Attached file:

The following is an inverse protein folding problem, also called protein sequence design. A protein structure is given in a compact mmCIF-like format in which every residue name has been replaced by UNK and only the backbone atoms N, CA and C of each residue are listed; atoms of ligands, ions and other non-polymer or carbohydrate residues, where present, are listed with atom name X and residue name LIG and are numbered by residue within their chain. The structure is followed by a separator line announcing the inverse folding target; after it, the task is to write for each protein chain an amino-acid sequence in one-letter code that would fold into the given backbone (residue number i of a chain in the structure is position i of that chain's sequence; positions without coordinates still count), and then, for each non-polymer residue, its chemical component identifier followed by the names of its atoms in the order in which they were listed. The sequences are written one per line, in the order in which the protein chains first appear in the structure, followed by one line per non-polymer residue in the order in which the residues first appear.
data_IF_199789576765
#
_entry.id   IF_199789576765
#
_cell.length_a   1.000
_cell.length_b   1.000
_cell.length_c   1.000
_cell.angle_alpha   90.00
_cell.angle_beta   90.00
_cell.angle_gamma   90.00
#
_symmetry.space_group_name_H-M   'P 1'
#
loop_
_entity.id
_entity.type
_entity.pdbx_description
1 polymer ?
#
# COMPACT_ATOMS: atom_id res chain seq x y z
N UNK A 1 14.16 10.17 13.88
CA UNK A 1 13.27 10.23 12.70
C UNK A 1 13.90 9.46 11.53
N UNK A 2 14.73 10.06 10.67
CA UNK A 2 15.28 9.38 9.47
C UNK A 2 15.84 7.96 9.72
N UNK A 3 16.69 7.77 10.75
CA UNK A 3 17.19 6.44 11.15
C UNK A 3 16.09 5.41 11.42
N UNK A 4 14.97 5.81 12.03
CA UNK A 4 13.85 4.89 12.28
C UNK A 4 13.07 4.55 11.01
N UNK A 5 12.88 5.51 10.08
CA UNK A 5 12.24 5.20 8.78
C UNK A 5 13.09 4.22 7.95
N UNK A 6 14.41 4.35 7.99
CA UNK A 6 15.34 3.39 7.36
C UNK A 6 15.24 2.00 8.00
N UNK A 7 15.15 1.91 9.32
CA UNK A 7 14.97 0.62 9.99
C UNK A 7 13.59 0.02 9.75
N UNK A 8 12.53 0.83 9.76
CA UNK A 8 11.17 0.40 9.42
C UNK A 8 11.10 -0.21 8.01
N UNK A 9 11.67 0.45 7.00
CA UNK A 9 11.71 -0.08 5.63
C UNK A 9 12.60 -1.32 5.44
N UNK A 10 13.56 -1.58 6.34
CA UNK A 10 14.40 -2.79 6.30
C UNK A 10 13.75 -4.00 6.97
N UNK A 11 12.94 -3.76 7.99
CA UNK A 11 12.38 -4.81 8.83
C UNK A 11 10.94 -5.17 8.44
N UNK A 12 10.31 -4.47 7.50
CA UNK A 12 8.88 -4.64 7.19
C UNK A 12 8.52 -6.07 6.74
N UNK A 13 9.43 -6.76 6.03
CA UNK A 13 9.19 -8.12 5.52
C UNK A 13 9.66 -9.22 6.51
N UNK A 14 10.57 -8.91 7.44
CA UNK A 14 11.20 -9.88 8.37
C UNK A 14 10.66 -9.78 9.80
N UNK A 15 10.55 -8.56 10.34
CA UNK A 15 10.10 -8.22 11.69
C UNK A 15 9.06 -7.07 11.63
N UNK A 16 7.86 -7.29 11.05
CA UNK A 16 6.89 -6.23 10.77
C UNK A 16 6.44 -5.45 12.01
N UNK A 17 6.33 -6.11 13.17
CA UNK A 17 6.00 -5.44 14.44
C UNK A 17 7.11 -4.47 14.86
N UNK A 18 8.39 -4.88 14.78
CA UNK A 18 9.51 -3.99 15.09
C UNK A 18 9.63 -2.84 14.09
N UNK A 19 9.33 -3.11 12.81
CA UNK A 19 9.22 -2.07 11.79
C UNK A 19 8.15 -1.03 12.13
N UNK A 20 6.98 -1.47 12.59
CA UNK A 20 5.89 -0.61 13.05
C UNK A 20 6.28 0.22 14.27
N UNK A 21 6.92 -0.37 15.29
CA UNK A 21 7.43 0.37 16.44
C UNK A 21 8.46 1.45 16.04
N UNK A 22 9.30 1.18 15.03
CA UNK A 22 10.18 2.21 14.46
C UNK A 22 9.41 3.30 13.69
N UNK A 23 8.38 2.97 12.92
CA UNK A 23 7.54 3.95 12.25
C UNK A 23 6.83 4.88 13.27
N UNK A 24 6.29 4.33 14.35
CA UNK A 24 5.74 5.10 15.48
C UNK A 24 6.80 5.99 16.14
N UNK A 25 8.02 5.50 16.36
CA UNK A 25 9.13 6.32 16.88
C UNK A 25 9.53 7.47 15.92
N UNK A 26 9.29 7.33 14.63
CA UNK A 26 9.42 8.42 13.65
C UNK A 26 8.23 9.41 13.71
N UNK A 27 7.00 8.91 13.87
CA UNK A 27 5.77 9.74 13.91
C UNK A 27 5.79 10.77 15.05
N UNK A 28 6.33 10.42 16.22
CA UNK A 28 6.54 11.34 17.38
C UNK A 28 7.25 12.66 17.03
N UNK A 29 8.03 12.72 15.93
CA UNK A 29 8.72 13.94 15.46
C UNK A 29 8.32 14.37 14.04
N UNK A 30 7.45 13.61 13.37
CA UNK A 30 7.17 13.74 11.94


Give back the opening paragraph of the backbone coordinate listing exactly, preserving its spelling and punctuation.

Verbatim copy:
The following is an inverse protein folding problem, also called protein sequence design. A protein structure is given in a compact mmCIF-like format in which every residue name has been replaced by UNK and only the backbone atoms N, CA and C of each residue are listed; atoms of ligands, ions and other non-polymer or carbohydrate residues, where present, are listed with atom name X and residue name LIG and are numbered by residue within their chain. The structure is followed by a separator line announcing the inverse folding target; after it, the task is to write for each protein chain an amino-acid sequence in one-letter code that would fold into the given backbone (residue number i of a chain in the structure is position i of that chain's sequence; positions without coordinates still count), and then, for each non-polymer residue, its chemical component identifier followed by the names of its atoms in the order in which they were listed. The sequences are written one per line, in the order in which the protein chains first appear in the structure, followed by one line per non-polymer residue in the order in which the residues first appear.